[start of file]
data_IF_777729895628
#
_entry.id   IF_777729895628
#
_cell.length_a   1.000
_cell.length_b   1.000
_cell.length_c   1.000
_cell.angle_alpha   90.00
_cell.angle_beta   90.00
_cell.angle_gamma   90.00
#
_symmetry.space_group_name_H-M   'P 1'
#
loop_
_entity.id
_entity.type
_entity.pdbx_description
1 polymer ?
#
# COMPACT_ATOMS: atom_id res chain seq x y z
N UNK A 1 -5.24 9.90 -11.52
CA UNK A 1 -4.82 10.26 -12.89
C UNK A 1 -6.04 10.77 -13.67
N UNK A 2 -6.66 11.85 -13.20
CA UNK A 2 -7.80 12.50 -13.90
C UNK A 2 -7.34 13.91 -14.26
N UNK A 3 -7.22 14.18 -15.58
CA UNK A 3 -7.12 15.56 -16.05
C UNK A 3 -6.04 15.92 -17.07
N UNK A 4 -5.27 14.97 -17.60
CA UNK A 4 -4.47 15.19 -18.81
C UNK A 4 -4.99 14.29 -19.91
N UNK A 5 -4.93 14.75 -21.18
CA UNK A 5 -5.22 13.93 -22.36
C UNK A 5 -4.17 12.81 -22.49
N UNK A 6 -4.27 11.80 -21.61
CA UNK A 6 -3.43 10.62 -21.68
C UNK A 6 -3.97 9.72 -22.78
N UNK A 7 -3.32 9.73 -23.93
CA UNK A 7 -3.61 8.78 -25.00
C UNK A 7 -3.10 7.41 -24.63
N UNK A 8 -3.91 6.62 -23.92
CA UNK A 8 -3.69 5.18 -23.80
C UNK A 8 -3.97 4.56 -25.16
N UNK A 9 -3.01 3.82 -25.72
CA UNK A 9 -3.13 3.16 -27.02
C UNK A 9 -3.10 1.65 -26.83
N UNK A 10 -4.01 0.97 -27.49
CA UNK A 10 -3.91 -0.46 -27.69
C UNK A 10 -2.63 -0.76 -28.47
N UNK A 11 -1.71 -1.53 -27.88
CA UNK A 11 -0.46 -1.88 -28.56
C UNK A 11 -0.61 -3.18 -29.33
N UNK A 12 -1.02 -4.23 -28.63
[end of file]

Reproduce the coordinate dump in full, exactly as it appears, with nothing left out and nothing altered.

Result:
data_IF_777729895628
#
_entry.id   IF_777729895628
#
_cell.length_a   1.000
_cell.length_b   1.000
_cell.length_c   1.000
_cell.angle_alpha   90.00
_cell.angle_beta   90.00
_cell.angle_gamma   90.00
#
_symmetry.space_group_name_H-M   'P 1'
#
loop_
_entity.id
_entity.type
_entity.pdbx_description
1 polymer ?
#
# COMPACT_ATOMS: atom_id res chain seq x y z
N UNK A 1 -5.24 9.90 -11.52
CA UNK A 1 -4.82 10.26 -12.89
C UNK A 1 -6.04 10.77 -13.67
N UNK A 2 -6.66 11.85 -13.20
CA UNK A 2 -7.80 12.50 -13.90
C UNK A 2 -7.34 13.91 -14.26
N UNK A 3 -7.22 14.18 -15.58
CA UNK A 3 -7.12 15.56 -16.05
C UNK A 3 -6.04 15.92 -17.07
N UNK A 4 -5.27 14.97 -17.60
CA UNK A 4 -4.47 15.19 -18.81
C UNK A 4 -4.99 14.29 -19.91
N UNK A 5 -4.93 14.75 -21.18
CA UNK A 5 -5.22 13.93 -22.36
C UNK A 5 -4.17 12.81 -22.49
N UNK A 6 -4.27 11.80 -21.61
CA UNK A 6 -3.43 10.62 -21.68
C UNK A 6 -3.97 9.72 -22.78
N UNK A 7 -3.32 9.73 -23.93
CA UNK A 7 -3.61 8.78 -25.00
C UNK A 7 -3.10 7.41 -24.63
N UNK A 8 -3.91 6.62 -23.92
CA UNK A 8 -3.69 5.18 -23.80
C UNK A 8 -3.97 4.56 -25.16
N UNK A 9 -3.01 3.82 -25.72
CA UNK A 9 -3.13 3.16 -27.02
C UNK A 9 -3.10 1.65 -26.83
N UNK A 10 -4.01 0.97 -27.49
CA UNK A 10 -3.91 -0.46 -27.69
C UNK A 10 -2.63 -0.76 -28.47
N UNK A 11 -1.71 -1.53 -27.88
CA UNK A 11 -0.46 -1.88 -28.56
C UNK A 11 -0.61 -3.18 -29.33
N UNK A 12 -1.02 -4.23 -28.63